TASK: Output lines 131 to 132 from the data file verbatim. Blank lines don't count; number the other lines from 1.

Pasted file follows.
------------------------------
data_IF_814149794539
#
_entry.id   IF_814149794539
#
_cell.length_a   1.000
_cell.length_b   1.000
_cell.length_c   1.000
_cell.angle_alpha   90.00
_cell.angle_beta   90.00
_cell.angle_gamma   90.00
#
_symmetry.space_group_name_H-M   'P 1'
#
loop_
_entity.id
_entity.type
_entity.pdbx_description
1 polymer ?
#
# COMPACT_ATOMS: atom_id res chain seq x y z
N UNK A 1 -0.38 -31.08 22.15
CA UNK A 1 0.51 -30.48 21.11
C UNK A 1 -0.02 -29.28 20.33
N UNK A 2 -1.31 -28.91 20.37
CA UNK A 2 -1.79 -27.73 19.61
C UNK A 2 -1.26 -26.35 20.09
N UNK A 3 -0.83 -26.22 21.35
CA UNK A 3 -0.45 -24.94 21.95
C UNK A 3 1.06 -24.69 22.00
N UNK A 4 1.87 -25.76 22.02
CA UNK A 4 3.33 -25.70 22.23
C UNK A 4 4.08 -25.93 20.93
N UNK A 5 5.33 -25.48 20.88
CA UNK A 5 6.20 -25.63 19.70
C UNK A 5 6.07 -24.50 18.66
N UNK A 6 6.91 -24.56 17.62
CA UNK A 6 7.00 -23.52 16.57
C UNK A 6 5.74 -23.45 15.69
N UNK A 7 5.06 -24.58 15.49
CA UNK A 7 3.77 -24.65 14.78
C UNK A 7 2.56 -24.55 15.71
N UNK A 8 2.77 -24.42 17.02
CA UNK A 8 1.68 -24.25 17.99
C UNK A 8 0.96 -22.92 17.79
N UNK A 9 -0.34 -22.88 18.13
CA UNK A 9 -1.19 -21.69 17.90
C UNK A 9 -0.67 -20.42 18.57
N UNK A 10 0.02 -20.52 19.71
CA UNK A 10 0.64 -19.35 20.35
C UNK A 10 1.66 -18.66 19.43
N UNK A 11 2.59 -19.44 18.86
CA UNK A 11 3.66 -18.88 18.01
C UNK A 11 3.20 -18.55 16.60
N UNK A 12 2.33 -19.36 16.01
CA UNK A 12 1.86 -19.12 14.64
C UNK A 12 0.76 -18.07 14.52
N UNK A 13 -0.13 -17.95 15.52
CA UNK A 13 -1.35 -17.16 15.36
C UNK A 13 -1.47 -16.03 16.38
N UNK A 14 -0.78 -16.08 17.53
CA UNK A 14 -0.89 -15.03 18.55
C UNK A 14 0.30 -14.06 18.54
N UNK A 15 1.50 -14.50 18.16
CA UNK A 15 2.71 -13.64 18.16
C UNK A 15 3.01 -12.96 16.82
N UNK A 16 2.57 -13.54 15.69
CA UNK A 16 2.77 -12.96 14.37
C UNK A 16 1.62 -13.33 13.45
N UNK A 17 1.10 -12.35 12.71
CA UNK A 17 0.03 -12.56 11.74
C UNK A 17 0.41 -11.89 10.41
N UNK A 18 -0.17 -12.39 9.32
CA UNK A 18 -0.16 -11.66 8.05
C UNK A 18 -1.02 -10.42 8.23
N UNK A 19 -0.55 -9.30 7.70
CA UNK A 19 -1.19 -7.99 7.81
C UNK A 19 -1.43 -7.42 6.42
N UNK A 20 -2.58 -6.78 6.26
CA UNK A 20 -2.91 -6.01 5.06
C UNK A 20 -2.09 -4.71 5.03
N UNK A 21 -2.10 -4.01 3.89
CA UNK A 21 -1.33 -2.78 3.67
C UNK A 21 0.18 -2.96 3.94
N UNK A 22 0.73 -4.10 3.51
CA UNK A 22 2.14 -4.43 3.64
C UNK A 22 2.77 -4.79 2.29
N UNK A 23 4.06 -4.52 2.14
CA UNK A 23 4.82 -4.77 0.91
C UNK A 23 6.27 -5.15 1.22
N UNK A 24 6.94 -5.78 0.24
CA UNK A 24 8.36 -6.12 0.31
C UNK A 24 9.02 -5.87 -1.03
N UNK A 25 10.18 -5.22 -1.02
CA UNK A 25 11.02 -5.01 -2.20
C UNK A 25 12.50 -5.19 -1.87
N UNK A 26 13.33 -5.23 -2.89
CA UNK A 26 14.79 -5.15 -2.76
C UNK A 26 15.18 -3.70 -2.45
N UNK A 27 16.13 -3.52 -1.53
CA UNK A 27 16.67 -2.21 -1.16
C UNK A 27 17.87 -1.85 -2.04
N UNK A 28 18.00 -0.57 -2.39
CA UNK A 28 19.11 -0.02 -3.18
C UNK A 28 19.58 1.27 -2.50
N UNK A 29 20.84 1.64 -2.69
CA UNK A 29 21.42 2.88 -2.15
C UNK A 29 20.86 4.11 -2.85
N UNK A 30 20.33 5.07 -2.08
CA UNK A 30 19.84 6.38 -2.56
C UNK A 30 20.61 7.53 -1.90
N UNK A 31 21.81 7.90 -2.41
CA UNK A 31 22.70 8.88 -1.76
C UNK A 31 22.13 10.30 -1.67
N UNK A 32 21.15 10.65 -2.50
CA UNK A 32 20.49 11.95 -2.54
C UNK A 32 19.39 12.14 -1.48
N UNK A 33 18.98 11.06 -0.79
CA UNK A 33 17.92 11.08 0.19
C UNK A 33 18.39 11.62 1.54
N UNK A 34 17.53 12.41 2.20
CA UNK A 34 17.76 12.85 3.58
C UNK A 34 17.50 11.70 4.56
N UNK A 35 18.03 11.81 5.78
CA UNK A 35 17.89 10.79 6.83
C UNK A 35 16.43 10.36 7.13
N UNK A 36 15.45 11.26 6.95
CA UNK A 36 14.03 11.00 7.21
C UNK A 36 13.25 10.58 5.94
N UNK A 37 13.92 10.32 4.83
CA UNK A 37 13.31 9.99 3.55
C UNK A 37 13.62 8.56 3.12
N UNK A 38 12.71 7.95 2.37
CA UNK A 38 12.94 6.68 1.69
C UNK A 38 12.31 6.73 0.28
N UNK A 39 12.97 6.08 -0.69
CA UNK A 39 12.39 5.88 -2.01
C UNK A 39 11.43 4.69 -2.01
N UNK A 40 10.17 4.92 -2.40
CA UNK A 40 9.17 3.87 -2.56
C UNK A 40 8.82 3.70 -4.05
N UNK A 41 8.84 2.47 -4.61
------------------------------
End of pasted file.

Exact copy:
C UNK A 37 13.62 8.56 3.12
N UNK A 38 12.71 7.95 2.37